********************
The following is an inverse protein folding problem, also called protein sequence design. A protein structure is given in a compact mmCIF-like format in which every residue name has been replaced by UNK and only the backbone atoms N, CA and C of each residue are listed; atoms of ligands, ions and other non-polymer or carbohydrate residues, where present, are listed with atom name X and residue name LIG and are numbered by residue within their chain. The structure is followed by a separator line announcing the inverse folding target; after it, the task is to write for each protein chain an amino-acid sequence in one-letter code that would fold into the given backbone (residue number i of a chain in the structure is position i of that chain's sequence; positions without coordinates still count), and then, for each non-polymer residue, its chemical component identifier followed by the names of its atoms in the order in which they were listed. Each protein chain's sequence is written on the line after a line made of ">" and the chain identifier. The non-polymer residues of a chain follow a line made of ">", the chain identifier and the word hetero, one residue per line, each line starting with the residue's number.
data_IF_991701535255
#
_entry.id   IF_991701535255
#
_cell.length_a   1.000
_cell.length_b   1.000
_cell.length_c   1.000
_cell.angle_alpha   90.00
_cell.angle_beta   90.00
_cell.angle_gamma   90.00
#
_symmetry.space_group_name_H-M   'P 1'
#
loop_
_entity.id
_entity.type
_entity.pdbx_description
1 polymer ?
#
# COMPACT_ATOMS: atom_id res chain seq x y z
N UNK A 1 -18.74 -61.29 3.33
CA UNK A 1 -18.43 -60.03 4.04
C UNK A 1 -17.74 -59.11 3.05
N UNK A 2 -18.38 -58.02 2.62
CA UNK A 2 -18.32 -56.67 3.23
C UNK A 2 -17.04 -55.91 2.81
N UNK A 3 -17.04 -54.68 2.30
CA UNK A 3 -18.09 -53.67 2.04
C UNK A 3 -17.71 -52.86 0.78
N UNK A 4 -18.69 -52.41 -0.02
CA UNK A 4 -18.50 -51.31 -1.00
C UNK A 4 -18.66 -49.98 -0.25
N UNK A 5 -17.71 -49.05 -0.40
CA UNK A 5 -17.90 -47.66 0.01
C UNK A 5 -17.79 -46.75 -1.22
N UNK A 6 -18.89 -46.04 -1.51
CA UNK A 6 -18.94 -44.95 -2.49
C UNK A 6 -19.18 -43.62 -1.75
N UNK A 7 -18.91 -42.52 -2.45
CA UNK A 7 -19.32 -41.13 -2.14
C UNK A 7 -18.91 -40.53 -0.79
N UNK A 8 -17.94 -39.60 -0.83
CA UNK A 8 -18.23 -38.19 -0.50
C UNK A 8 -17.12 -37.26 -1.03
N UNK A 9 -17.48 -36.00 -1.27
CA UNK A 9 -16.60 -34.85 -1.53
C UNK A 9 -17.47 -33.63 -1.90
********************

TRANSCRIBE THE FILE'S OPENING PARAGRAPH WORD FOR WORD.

The following is an inverse protein folding problem, also called protein sequence design. A protein structure is given in a compact mmCIF-like format in which every residue name has been replaced by UNK and only the backbone atoms N, CA and C of each residue are listed; atoms of ligands, ions and other non-polymer or carbohydrate residues, where present, are listed with atom name X and residue name LIG and are numbered by residue within their chain. The structure is followed by a separator line announcing the inverse folding target; after it, the task is to write for each protein chain an amino-acid sequence in one-letter code that would fold into the given backbone (residue number i of a chain in the structure is position i of that chain's sequence; positions without coordinates still count), and then, for each non-polymer residue, its chemical component identifier followed by the names of its atoms in the order in which they were listed. Each protein chain's sequence is written on the line after a line made of ">" and the chain identifier. The non-polymer residues of a chain follow a line made of ">", the chain identifier and the word hetero, one residue per line, each line starting with the residue's number.